151 N.J.L.J. 994
March 9, 1998
7 N.J.L. 544
March 9, 1998
ADVISORY COMMITTEE ON PROFESSIONAL ETHICS
Advising Client of Potential
Legal Malpractice Claim
The inquirer asks whether, in light of Olds v. Donnelly, 150
N.J. 424 (1997), an attorney is still required to inform a client
of a potential malpractice claim against that attorney, and if the
answer is in the affirmative, at what point the attorney is so
Olds v. Donnelly makes it clear that "The Rules of Professional Conduct still require an attorney to notify the client that he or she may have a legal malpractice claim even if notification is against the attorney's own interest." Id. at 442- 443. The Supreme Court found support for this holding in RPC 1.7(b)(2) which provides that "a lawyer shall not represent a client if the representation of that client may be materially limited by ... the lawyer's own interests, unless the client consents after a full disclosure of the circumstances and consultation with the client ... ."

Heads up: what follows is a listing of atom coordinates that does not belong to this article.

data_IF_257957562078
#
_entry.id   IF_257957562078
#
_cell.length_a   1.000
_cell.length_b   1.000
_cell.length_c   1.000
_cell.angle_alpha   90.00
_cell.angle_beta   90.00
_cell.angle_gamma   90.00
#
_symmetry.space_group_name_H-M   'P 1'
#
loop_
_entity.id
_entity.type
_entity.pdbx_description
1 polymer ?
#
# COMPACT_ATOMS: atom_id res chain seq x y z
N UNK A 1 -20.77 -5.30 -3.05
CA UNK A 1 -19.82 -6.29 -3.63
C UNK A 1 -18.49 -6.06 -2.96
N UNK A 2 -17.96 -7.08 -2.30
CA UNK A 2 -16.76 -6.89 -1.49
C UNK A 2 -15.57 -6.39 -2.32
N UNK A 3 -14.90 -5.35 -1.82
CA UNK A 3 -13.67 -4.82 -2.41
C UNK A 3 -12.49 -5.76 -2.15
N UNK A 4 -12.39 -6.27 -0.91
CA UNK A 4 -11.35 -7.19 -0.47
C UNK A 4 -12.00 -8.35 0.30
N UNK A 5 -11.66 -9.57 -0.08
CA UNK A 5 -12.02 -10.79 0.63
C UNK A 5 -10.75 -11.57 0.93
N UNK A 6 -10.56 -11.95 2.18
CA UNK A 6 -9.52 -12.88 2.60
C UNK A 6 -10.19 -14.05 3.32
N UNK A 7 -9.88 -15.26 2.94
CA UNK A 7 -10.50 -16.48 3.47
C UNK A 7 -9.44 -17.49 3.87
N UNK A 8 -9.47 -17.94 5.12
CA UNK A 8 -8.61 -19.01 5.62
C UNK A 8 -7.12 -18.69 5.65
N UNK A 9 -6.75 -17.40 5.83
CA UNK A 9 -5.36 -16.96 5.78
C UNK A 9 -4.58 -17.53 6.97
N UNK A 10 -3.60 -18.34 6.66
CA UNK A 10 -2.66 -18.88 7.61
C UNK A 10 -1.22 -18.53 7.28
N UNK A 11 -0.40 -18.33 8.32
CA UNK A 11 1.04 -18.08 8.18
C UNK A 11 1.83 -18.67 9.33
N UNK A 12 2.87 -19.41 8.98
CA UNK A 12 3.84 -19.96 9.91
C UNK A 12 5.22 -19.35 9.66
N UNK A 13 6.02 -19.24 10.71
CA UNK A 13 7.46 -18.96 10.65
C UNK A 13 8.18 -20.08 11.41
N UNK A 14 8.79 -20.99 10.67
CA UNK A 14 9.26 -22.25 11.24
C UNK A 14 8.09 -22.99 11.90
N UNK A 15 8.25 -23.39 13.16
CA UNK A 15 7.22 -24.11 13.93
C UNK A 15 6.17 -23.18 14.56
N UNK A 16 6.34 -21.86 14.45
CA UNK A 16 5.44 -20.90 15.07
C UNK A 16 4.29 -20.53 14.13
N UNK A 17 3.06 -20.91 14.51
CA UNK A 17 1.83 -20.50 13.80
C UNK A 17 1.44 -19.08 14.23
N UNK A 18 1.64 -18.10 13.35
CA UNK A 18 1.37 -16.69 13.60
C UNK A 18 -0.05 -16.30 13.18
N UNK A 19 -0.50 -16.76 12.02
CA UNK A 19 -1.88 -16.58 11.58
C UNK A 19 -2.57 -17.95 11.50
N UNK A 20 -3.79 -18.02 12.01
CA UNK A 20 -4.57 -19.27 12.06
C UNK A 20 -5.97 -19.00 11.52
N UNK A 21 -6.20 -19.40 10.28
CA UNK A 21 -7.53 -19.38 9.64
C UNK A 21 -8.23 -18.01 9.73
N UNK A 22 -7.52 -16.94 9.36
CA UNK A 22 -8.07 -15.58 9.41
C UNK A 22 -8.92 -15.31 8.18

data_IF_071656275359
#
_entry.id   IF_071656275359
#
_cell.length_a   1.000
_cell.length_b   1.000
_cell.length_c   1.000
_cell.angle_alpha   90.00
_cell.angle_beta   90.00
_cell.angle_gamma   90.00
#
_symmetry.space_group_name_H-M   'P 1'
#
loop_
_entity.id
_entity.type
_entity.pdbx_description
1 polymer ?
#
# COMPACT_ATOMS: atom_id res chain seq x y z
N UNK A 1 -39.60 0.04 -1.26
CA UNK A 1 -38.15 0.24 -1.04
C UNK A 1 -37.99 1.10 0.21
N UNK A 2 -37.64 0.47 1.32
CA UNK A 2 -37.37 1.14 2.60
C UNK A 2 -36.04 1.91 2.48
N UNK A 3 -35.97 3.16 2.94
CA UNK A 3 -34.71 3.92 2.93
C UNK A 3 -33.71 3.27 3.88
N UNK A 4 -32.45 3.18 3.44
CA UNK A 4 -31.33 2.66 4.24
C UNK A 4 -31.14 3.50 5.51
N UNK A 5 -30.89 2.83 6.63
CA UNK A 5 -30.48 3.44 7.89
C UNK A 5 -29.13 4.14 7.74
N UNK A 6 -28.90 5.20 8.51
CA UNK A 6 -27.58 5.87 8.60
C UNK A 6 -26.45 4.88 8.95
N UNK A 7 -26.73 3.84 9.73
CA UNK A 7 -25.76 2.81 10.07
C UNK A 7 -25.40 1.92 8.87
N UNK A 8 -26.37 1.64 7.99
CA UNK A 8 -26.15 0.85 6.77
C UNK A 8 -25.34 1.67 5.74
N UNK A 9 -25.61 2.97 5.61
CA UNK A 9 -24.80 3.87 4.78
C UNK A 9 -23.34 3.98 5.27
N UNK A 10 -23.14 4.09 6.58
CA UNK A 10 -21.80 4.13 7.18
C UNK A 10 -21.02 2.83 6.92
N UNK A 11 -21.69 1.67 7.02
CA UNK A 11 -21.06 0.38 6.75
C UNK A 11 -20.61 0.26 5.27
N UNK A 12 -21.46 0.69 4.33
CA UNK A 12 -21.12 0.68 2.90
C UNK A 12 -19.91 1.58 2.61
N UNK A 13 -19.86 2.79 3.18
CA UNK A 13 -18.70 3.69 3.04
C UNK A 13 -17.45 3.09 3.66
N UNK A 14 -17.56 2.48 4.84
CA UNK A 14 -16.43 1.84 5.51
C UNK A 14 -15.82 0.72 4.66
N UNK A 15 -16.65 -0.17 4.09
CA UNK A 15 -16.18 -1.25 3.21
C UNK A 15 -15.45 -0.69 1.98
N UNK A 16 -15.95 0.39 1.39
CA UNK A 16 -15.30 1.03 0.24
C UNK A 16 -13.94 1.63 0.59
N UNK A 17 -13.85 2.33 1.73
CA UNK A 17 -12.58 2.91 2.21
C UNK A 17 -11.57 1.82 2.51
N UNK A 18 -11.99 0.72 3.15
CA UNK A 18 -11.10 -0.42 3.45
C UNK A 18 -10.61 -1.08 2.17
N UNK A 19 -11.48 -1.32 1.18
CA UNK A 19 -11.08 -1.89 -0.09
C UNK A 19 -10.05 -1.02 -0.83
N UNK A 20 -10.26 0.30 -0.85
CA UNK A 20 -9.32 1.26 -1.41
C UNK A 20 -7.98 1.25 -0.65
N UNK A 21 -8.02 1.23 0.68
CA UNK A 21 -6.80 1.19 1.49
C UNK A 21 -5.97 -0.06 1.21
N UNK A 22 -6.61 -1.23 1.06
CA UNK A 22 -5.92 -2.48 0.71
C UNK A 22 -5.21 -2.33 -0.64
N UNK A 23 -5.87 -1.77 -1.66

RPC 1.7(b)(2) is not the only Rule of Professional Conduct requiring notification. RPC 1.4 mandates it as well by requiring that a lawyer keep a client reasonably informed about the status of a matter and "explain a matter to the extent reasonably necessary to permit the client to make informed decisions regarding the representation." A client cannot make an informed decision about representation if that client is unaware that the lawyer may have committed malpractice. While we can foresee instances in which a client may well chose not to pursue a malpractice claim, a lawyer cannot decide this issue for a client through nondisclosure. Disclosure is mandated.
Clearly, RPC 1.4 requires prompt disclosure in the interest of allowing the client to make informed decisions. Disclosure should therefore occur when the attorney ascertains malpractice may have occurred, even though no damage may yet have resulted.